My husband used to say, “You have a story in you.” And I’d reply, “I do? What would I write about?” Back in 2011, I had attended a healing weekend at a retreat center in Wisconsin, working on personal issues. I had released a great deal of muck that weekend and was feeling pretty grounded. That following Saturday night, my husband, a neighbor, and I went to a short film festival here in Elgin, IL. I snuck in one of those huge, long bags of kettle corn popcorn, and we proceeded to eat the entire bag. Boy did my stomach hurt going to bed! I awoke in the middle of the night with this story born in my head. I grabbed my laptop and headed to my son’s bedroom, as he was away at college. I started writing and went back to bed near dawn.
The next morning as I filled my teakettle, I saw this roundish, furryish, animal walking in front of my house. I asked my husband what it was, and he said it was a groundhog. I knew right then that it would be the major character in my story. When I looked at my work schedule, I did not have one client scheduled for that week. That has never happened. I knew it meant write, write, write!
I continued writing for the next two years, working with my first editor, but didn’t know what to do next. My husband had taken a marketing class from marketing guru Seth Godin, and showed me Seth’s blog on self-publishing. I read it and learned about Book Sherpas. I researched a few, asked for references and decided on Gail and Penny at “To Press and Beyond”. They call themselves Book Shepherds. I liked that, as I wanted someone to help me self-publish. They were awesome in helping me fine-tune my story, layout the pages and decide a million and one details. As soon as we had the bones of the story in place, I’d run to Kinkos/Fedx and print it out. I’d staple it together like a book so I could hold it in my hands and just get the feel of my baby. I must have done that a dozen times.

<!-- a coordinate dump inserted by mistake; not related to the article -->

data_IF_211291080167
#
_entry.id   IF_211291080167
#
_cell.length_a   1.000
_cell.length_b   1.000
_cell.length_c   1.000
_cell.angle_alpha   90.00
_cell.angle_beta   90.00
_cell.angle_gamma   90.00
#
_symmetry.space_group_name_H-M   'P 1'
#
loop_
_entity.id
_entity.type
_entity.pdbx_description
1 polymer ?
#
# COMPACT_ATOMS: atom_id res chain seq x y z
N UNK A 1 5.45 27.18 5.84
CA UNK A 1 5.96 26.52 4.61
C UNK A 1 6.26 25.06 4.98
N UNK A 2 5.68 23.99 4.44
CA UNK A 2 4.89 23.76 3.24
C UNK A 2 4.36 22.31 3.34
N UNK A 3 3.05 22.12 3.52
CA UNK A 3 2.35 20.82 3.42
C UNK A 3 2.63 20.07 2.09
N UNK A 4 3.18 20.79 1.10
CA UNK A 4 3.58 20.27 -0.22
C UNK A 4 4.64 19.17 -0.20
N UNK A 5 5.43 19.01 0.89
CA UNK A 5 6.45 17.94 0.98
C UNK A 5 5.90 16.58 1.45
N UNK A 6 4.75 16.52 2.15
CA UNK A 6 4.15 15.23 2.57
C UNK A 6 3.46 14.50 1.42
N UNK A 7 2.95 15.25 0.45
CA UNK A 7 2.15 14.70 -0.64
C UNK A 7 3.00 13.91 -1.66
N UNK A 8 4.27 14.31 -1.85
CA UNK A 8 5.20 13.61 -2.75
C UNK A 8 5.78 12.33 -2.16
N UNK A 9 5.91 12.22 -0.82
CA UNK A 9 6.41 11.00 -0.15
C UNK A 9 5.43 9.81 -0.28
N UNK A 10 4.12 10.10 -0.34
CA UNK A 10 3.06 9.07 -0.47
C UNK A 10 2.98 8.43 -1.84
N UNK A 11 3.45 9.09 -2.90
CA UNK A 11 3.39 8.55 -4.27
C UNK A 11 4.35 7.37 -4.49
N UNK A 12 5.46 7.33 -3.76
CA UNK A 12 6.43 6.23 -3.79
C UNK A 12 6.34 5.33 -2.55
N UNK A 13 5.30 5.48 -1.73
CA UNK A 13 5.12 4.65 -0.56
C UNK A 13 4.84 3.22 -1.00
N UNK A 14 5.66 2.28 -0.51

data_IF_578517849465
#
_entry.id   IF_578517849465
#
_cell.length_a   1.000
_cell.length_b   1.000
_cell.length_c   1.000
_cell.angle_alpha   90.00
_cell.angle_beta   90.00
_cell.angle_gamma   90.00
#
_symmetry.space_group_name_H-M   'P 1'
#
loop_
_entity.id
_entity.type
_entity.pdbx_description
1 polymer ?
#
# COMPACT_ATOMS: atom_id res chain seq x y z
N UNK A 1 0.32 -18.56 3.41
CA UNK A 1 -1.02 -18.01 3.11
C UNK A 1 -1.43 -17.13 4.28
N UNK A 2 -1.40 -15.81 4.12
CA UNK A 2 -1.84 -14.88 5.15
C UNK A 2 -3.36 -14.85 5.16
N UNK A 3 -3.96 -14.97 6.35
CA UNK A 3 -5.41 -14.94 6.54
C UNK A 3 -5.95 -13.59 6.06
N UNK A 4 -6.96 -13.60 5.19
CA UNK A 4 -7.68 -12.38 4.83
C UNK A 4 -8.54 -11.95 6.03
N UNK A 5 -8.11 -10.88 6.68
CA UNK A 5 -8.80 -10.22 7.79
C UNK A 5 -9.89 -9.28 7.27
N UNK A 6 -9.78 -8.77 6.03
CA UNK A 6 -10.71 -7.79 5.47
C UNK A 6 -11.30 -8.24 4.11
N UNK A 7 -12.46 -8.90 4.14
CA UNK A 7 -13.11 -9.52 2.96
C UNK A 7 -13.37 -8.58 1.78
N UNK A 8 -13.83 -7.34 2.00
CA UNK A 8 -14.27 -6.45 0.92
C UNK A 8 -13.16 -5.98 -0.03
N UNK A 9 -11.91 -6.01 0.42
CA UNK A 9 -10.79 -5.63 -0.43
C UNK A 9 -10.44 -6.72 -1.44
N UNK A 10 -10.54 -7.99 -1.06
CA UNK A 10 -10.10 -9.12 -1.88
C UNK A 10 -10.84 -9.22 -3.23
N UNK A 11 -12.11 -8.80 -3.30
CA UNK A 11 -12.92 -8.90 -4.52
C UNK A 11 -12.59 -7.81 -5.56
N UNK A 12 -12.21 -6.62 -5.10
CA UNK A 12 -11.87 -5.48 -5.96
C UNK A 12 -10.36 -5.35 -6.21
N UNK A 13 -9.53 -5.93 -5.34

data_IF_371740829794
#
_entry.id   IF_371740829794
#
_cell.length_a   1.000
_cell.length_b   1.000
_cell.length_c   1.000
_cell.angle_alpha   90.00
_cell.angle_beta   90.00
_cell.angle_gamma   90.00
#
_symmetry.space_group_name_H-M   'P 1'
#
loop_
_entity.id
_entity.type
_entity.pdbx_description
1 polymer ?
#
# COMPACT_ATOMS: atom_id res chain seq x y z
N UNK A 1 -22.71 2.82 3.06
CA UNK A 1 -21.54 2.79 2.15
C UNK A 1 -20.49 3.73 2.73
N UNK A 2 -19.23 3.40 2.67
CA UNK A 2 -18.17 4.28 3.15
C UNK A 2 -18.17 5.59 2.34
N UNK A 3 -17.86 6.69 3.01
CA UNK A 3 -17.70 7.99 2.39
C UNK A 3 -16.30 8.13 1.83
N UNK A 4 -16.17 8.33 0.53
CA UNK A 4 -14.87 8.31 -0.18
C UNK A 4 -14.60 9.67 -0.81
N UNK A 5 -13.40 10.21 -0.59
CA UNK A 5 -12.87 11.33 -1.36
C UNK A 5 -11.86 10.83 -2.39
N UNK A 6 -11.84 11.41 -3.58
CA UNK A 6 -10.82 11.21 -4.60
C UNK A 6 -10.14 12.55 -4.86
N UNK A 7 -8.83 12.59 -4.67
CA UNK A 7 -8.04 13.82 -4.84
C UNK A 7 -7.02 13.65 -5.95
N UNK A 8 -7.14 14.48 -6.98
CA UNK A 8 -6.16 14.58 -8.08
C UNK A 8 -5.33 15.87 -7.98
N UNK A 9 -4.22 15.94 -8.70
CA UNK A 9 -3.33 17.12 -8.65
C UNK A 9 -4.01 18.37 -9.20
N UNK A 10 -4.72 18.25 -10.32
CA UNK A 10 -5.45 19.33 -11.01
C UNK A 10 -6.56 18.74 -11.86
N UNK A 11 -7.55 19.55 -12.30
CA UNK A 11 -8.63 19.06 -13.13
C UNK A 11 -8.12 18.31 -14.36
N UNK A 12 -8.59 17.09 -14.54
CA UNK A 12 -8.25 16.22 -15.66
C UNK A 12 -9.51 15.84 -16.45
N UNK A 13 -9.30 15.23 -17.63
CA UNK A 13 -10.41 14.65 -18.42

I found my illustrator Sue in the local newspaper. She had illustrated a book for her mother-in-law, and I thought I need to contact her. She sent me a few drawings, and a few more, and eventually we began our collaboration. We’d meet once a month at the local Starbucks, and she’d show me what she had drawn, and I’d ask for higher eyebrows, darker jeans, and other details. I’m sure I drove her crazy, but she never let on. She’d come back the next month with exactly what I had asked for! I love the way the illustrations have turned out. Gilbert and the Old Oak Tree are awesome!